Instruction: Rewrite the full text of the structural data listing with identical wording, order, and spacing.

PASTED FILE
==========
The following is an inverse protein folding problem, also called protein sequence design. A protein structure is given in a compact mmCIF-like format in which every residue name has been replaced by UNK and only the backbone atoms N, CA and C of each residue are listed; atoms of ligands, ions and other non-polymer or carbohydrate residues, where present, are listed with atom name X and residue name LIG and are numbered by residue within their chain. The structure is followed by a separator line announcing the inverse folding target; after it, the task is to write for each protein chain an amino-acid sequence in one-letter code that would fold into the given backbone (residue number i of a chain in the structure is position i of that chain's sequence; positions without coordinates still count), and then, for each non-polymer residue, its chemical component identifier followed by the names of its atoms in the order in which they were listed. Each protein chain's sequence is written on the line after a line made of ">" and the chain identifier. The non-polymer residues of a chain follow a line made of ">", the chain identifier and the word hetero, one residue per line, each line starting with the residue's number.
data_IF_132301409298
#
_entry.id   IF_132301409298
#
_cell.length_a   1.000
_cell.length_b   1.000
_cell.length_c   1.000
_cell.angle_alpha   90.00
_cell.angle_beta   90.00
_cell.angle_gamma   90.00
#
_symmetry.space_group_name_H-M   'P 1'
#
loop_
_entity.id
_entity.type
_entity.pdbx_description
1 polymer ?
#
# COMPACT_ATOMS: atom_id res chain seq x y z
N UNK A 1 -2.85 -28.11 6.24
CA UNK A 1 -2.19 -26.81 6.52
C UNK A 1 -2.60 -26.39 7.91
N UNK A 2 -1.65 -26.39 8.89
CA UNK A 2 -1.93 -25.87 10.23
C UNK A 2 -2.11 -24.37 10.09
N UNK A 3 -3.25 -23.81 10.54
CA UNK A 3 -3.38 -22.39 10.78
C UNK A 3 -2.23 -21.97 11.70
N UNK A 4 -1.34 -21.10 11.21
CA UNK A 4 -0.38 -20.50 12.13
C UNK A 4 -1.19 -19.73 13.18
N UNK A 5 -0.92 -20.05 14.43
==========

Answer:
The following is an inverse protein folding problem, also called protein sequence design. A protein structure is given in a compact mmCIF-like format in which every residue name has been replaced by UNK and only the backbone atoms N, CA and C of each residue are listed; atoms of ligands, ions and other non-polymer or carbohydrate residues, where present, are listed with atom name X and residue name LIG and are numbered by residue within their chain. The structure is followed by a separator line announcing the inverse folding target; after it, the task is to write for each protein chain an amino-acid sequence in one-letter code that would fold into the given backbone (residue number i of a chain in the structure is position i of that chain's sequence; positions without coordinates still count), and then, for each non-polymer residue, its chemical component identifier followed by the names of its atoms in the order in which they were listed. Each protein chain's sequence is written on the line after a line made of ">" and the chain identifier. The non-polymer residues of a chain follow a line made of ">", the chain identifier and the word hetero, one residue per line, each line starting with the residue's number.
data_IF_132301409298
#
_entry.id   IF_132301409298
#
_cell.length_a   1.000
_cell.length_b   1.000
_cell.length_c   1.000
_cell.angle_alpha   90.00
_cell.angle_beta   90.00
_cell.angle_gamma   90.00
#
_symmetry.space_group_name_H-M   'P 1'
#
loop_
_entity.id
_entity.type
_entity.pdbx_description
1 polymer ?
#
# COMPACT_ATOMS: atom_id res chain seq x y z
N UNK A 1 -2.85 -28.11 6.24
CA UNK A 1 -2.19 -26.81 6.52
C UNK A 1 -2.60 -26.39 7.91
N UNK A 2 -1.65 -26.39 8.89
CA UNK A 2 -1.93 -25.87 10.23
C UNK A 2 -2.11 -24.37 10.09
N UNK A 3 -3.25 -23.81 10.54
CA UNK A 3 -3.38 -22.39 10.78
C UNK A 3 -2.23 -21.97 11.70
N UNK A 4 -1.34 -21.10 11.21
CA UNK A 4 -0.38 -20.50 12.13
C UNK A 4 -1.19 -19.73 13.18
N UNK A 5 -0.92 -20.05 14.43